Court prohibits a traditional leader from allocating municipal land

In November 2022, an article which examined the implications of the Lepelle Nkumpi Local Municipality v The Bakgaga Ba Ga-Mphalele Traditional Authority and Others judgment was published in the Bulletin. In that judgment, the Limpopo High Court ruled that the Bakgaga Traditional Authority may not allocate municipal land and issue PTOs without the approval of the municipality.

This article examines the implications of a recent judgment of the North West High Court, namely, Mafikeng Local Municipality v Velaphi Gwiriri and Others where the Court ordered a traditional leader to stop allocating, selling or alienating land that is owned by the municipality. The courts are clear and stern, traditional leaders do not have the authority to allocate or sell municipal land even if that land falls within their areas of jurisdiction. 


On 18 September 2019, the Mafikeng Local Municipality approached the Court for an interdict to stop a traditional leader and some members of the community from invading the portion of land known and described as Portion 2 of the Farm Rooigrond No. 135 and the remainder of Erf 428 owned by the Municipality. On 7 November 2019, the Court granted the order. On 19 May 2022, the Municipality yet again approached the court seeking to interdict the traditional leader and others (the respondents) from allocating, selling or alienating land on Portion 2 of the farm Rooigrond No. 135 and the Remainder of Erf 428 Mafikeng. In this matter, only the second respondent, namely Chris Mosiane, who is a traditional leader, filed an answering affidavit opposing the application. 


The Municipality contended that the respondents were allocating and selling stands to members of the public on the very same land they were ordered not to invade on the 7th of November 2019. The Municipality further argued that despite a court order the respondents were continuing to sell and allocate stands on the said portion of the farm. In opposing the application, the traditional leader argued that he had not allocated stands since the order of the 7th of November 2019 and, as such, he is not guilty of anything relating to the allocation or sale of stands on Portion 2 of the Farm Rooigrond. Additionally, the traditional leader argued that there was a dispute regarding ownership of the said piece of land between the Council of Barolong Boora Tshidi and the Municipality, which has not been resolved. The traditional leader submitted that he was given the responsibility of acting as a custodian over a portion of the Erf and not the entire Erf 428 by the Traditional Council of Barolong Boora Tshidi. As such, he was not acting in his personal capacity.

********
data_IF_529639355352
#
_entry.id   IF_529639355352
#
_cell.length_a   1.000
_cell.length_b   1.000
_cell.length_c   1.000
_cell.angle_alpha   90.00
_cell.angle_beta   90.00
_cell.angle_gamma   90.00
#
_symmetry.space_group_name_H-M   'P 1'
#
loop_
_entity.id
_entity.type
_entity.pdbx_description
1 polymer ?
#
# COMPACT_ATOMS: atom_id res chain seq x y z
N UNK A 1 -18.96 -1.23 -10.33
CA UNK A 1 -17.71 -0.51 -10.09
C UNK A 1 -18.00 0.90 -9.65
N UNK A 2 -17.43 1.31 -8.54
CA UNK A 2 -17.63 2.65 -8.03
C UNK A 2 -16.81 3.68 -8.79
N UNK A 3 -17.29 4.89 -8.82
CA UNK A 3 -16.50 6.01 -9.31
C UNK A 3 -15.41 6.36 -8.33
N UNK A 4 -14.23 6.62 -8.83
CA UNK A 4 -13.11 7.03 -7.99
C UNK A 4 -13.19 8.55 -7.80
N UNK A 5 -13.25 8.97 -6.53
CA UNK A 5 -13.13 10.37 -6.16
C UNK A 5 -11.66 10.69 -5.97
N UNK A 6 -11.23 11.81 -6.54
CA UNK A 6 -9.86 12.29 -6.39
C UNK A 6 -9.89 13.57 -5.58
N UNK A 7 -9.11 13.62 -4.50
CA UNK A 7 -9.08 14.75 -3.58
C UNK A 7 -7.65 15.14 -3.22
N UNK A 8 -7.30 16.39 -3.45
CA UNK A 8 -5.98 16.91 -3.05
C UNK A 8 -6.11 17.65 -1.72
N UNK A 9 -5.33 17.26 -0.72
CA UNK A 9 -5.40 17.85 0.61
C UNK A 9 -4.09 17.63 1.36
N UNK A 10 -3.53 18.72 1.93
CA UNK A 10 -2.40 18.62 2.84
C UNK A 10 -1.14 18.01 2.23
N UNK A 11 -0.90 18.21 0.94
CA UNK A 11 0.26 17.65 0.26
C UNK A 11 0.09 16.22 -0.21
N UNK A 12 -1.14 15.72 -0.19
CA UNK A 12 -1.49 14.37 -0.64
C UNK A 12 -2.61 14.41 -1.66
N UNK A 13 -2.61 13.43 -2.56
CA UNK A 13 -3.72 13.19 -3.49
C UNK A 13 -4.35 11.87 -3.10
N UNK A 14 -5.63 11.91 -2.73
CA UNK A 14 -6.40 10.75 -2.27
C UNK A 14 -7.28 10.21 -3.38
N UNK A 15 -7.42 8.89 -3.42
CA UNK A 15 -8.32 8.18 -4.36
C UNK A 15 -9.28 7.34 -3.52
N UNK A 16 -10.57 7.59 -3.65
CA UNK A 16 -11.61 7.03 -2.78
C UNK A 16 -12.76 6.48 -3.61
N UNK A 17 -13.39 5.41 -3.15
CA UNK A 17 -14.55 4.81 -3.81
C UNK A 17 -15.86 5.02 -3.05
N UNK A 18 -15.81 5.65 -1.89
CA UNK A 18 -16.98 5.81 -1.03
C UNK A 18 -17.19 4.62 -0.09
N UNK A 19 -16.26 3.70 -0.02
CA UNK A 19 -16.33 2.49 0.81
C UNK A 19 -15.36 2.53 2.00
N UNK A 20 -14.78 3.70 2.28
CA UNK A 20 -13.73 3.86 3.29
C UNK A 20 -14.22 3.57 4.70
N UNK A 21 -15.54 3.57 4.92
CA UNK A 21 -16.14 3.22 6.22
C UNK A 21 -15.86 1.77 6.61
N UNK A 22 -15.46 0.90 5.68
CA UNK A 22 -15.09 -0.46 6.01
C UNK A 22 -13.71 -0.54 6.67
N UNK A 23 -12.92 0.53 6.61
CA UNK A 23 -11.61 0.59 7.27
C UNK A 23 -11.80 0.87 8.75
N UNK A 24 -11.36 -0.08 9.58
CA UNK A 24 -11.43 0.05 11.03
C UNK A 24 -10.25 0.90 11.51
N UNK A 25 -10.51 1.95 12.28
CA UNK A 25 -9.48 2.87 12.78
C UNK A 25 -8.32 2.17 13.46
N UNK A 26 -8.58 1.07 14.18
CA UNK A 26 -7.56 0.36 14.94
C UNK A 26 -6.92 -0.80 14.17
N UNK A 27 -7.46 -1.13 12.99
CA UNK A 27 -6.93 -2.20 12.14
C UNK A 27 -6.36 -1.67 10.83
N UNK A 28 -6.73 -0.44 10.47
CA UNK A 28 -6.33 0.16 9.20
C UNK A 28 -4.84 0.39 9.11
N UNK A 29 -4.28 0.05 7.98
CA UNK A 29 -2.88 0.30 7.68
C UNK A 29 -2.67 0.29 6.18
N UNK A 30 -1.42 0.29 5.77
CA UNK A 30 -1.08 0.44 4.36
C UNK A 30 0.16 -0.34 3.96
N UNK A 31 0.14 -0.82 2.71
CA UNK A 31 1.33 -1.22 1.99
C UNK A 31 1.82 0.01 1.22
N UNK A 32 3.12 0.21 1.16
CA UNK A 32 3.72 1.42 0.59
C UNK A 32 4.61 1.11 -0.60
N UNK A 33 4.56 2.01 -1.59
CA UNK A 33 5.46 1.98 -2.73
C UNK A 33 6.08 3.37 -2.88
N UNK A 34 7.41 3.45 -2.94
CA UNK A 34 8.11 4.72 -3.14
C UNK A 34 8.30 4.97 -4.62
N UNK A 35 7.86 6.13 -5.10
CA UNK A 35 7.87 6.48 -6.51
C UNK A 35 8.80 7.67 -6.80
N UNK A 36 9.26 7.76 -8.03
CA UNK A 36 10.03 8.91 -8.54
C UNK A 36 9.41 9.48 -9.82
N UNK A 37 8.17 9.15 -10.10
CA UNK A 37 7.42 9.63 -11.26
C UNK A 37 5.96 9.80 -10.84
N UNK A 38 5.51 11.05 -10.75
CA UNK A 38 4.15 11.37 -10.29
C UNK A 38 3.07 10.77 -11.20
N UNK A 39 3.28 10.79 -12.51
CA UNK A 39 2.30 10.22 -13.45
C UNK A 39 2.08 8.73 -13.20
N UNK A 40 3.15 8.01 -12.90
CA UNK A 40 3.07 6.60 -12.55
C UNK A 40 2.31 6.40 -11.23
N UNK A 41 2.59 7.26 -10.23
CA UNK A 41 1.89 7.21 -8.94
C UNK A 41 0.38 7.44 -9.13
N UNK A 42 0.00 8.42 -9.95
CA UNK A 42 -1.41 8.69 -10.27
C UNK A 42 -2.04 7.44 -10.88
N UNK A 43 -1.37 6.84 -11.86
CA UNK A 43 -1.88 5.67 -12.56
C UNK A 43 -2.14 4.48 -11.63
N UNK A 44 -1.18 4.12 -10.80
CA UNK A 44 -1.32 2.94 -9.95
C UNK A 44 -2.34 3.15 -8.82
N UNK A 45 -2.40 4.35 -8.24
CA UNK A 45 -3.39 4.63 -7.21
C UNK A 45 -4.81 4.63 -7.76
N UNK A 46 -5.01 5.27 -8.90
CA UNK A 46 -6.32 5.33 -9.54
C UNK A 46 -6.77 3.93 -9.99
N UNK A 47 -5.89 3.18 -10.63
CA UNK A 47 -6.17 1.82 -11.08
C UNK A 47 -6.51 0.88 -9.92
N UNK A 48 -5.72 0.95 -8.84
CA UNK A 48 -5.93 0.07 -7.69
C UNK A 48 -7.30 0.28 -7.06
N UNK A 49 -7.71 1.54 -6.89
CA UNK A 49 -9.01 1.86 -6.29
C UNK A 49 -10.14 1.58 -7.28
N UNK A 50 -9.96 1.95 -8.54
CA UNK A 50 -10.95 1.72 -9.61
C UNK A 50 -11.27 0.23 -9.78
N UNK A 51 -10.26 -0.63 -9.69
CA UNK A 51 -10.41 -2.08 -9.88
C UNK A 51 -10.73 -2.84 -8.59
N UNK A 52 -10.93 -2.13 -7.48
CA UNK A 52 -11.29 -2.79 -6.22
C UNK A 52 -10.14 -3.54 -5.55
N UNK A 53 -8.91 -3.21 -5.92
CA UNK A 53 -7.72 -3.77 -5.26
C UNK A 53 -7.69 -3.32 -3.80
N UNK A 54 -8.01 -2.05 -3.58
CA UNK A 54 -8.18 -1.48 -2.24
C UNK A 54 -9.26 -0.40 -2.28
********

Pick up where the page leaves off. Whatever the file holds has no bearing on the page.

Court’s decision 

The issue before the Court was whether to interdict the traditional leader from allocating or selling stands on a piece of land belonging to the Municipality. The Court held that the matter started with an order granted against the traditional leader and others interdicting them from invading the said land and erecting any structures on this land. This order of November 2019, the Court held, was never appealed against and, therefore, still stood. This meant that the standing order needed to be enforced against the traditional leader and others to stop the allocation or selling of stands on municipal land. Having ruled in the Municipality’s favour, the Court imposed a cost order against the traditional leader. 


This judgment is yet another step in the right direction in terms of clarifying the controversial issue relating to the exercise of authority over land by traditional leaders. The jurisprudence of the courts is clear, traditional leaders need to refrain from allocating or selling land which belongs to municipalities. The courts are increasingly becoming stern towards this unlawful practice. Failure to respect the court’s decision may lead to a traditional leader being hit with a hefty personal cost order as was done in this case. This does not mean traditional leaders may not allocate land in terms of customary law, rather, they may not allocate municipal land. What if the land that was allocated or sold by the traditional leader and occupied by members of the community was not owned by the municipality? Would the traditional leader be entitled to deal with the land commercially as he deemed fit? It is submitted that the answer is no. Irrespective of whether the municipality owns the land or not, the constitutional authority of a municipality over “municipal planning” entitles it to decide whether a particular development within its municipal area is zoned for that purpose. The authority to manage land use in rural areas governed by traditional leaders is shared between municipalities and traditional leaders. This means that both institutions may make land use decisions but the exercise of that authority must be to achieve orderly and planned development guided by the integrated development plan, municipal spatial development and land use scheme of the municipality.

In conclusion, rural residents, prospective rural residents and developers also have a duty to ensure that the area in which they purchase stands to build houses and other structures is zoned for that particular purpose. To assess if that is the case, means they need to approach the municipality after getting approval from the traditional leader. Following this process may be the difference in incurring financial losses often associated with the erection of illegal structures or developments.

By Xavia Poswa, Doctoral Researcher

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